Township shares 2015 achievements, goals for new year
● By Richard Gaw
By Richard L. Gaw, Staff Writer
A mere moment after Whitney Hoffman was sworn in by District Judge Daniel Maisano to become the newest member of the Kennett Township Board of Supervisors on Jan. 4, she took her seat beside her new colleagues Dr. Richard Leff and Board Chairman Scudder Stevens.
Hoffman joined the board as a result of her narrow defeat of Republican Ted Moxon in an election held on Nov. 3. She beat Moxon by only 146 votes in the township's 328th precinct, defeating her challenger Moxon by a vote of 316 to 155, as well as in the 320th precinct, by a vote of 235 to 217. Moxon defeated Hoffman 275 to 261 in the 329th precinct and 261 to 242 in the 325th precinct.
For some in the room full of volunteers and township leaders who had gathered to usher in a new year of committees and broad stroke mission statements, the sight of three Democrats serving as the most influential voices in the township seemed nearly unthinkable as recently as four or five years ago, when the firmly-entrenched Republican Guard of Michael Elling, Alan Falcoff and Robert Hammaker ran the township with a closed-door, buttoned-down efficiency. And yet, for the next hour, as committee chairpersons, supervisors and Township Manager Lisa Moore spelled out the township's recent achievements and its goals for 2016, the transformation, now sitting side by side by side, seemed to illuminate the good news of what was shared.
Reading from an I-phone, Stevens ticked off a lengthy list of what he considered to be among the township's largest accomplishments in 2015. At the top of his list was the township's taking over the ownership of the historic Chandler Mill Bridge, for the purpose of converting it to a pedestrian-only structure with the capacity to carry emergency vehicles. Stevens also pointed to what he called the township's work to forge a "deeper cooperation" with surrounding municipalities; as well as upgrading the township's grant writing "to fund and augment" township capital and annual expenses; increasing easements and trail transactions; expanding the township's means of communication; and increasing the number of staff on the township's police department.
Stevens also applauded the township for its effective accounting that has led to the funding of capital improvements, as well as its continued accounting measures; its expansion of conservation easements; the use of more volunteers; an increase in number of township employees; the adoption of a comprehensive plan and a transfer development rights ordinance; the township's expanded relationship with the Land Conservancy for Southern Chester County; and its expanded role in the Bayard Taylor Memorial Library.
"All of this and more, in addition to the usual management of township business that earned us the accolade of being one of the best managed townships in the Commonwealth," Stevens said.
Highlighting additional township achievements over the last year, Moore said that the board of supervisors enacted 27 new ordinances in 2015, which established better measures for storm water drainage; specifications for proper use of trails; regulations that monitored the discharge of firearms; ordinances that intended to improve various intersections in the township; as well as ordinances that established standards for apartments and mixed-use development; and a township curfew for minors.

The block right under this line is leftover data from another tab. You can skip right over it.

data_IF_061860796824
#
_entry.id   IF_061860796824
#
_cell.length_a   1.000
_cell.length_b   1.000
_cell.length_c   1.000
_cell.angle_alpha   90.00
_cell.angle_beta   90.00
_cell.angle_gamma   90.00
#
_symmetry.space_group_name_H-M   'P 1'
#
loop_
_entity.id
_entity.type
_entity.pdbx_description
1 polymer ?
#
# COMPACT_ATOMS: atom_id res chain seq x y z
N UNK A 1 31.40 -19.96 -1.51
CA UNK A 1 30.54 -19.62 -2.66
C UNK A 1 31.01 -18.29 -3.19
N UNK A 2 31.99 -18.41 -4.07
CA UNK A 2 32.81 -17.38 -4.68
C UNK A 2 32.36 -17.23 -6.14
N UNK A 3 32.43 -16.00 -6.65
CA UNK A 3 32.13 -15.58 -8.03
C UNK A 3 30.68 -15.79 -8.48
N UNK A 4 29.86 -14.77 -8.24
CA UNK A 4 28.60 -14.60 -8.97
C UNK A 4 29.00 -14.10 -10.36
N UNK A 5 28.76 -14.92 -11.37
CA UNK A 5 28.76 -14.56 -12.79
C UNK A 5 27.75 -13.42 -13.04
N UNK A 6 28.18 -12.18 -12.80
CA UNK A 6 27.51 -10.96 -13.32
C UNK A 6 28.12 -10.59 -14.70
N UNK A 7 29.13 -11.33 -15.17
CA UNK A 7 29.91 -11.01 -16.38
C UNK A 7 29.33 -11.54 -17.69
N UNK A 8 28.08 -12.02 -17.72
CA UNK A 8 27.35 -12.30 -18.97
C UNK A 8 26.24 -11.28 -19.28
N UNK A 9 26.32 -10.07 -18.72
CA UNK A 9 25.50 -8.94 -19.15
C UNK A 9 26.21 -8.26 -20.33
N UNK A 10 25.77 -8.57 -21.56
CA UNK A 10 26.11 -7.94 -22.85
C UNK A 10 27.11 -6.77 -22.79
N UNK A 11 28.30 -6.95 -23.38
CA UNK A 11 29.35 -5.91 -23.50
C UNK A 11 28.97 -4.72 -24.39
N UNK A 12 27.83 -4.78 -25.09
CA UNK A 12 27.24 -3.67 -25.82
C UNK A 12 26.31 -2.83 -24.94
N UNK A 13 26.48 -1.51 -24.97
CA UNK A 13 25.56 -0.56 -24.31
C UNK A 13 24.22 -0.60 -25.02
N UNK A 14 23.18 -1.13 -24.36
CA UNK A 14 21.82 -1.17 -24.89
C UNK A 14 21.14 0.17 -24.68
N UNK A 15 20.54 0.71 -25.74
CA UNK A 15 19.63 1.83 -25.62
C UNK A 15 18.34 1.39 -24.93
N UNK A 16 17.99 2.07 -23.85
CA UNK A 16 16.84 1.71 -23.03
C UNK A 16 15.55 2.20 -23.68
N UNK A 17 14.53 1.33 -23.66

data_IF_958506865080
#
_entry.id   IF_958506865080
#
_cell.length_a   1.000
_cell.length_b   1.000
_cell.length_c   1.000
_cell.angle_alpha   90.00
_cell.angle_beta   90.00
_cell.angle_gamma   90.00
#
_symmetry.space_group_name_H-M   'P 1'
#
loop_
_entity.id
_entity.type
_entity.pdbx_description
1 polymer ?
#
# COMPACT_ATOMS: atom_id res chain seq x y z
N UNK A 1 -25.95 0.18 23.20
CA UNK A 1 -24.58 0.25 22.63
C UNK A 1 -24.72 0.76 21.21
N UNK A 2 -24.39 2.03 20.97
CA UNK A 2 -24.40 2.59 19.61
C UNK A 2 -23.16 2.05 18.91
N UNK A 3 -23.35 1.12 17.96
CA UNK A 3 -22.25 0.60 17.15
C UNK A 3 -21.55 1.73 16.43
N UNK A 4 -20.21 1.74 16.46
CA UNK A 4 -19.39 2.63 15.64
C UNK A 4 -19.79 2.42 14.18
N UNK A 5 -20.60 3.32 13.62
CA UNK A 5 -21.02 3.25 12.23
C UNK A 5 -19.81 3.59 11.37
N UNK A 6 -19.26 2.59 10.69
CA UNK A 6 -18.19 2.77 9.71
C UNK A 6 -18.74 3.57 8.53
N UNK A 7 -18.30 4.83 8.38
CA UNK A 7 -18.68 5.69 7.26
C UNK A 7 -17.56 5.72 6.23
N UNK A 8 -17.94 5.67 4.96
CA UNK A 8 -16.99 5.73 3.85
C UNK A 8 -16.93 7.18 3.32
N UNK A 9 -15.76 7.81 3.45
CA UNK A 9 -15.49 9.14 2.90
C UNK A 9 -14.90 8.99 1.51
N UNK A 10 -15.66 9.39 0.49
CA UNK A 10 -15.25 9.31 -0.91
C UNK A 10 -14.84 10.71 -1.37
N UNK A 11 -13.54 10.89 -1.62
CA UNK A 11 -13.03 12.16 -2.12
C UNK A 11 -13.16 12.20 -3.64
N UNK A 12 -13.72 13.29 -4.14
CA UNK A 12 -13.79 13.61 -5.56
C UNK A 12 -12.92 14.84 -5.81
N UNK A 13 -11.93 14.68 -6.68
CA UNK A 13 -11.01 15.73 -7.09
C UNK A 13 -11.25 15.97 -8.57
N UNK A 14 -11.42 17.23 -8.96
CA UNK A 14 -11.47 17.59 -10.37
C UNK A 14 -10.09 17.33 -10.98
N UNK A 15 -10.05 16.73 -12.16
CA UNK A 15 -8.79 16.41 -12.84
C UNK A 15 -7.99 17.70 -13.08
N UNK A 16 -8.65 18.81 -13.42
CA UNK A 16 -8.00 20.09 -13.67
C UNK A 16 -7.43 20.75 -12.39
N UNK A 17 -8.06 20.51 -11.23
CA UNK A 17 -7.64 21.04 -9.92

Moore praised the work of township volunteer Michael Gutman, who worked with the township on several grant opportunities, as well as his work on the branding of the Kennett Land and Trails initiative, which will kick off a public relations campaign and a new website in 2016, which will give the community and visitors an overview of the township's trail and preservation network.
Moore also said that the township's The Land Conservation Advisory Committee, in partnership with the Land Conservancy for Southern Chester County, is continuing to search for additional land easements in the township; and that the township has created a new traffic impact fee advisory committee, who will explore ways to offset the cost of road maintenance and construction.
Representatives from the following boards and commissions then provided brief updates: Planning Commission, Environmental Advisory Council, Kennett Area Park Authority, The Land Conservancy for Southern Chester County, Park and Recreation Board, Historic Commission, Deer Management Committee, Grant Coordinator, Kennett Area Regional Planning Commission, Safety Committee, Land Conservancy Advisory Committee, Trails and Sidewalks Committee, Library Board; Route 52 Bikeway & Scenic Byway; and the township's Business Advisory Committee.
In addition to the swearing in of Hoffman, Stevens was re-appointed as board chairman; Leff was re-appointed as vice chairman; and Moore was re-appointed as secretary and treasurer.
It was also announced that all future meetings for the Planning Commission and the Board of Supervisors will now begin at 7 p.m.
To contact Staff Writer Richard L. Gaw, e-mail email@example.com.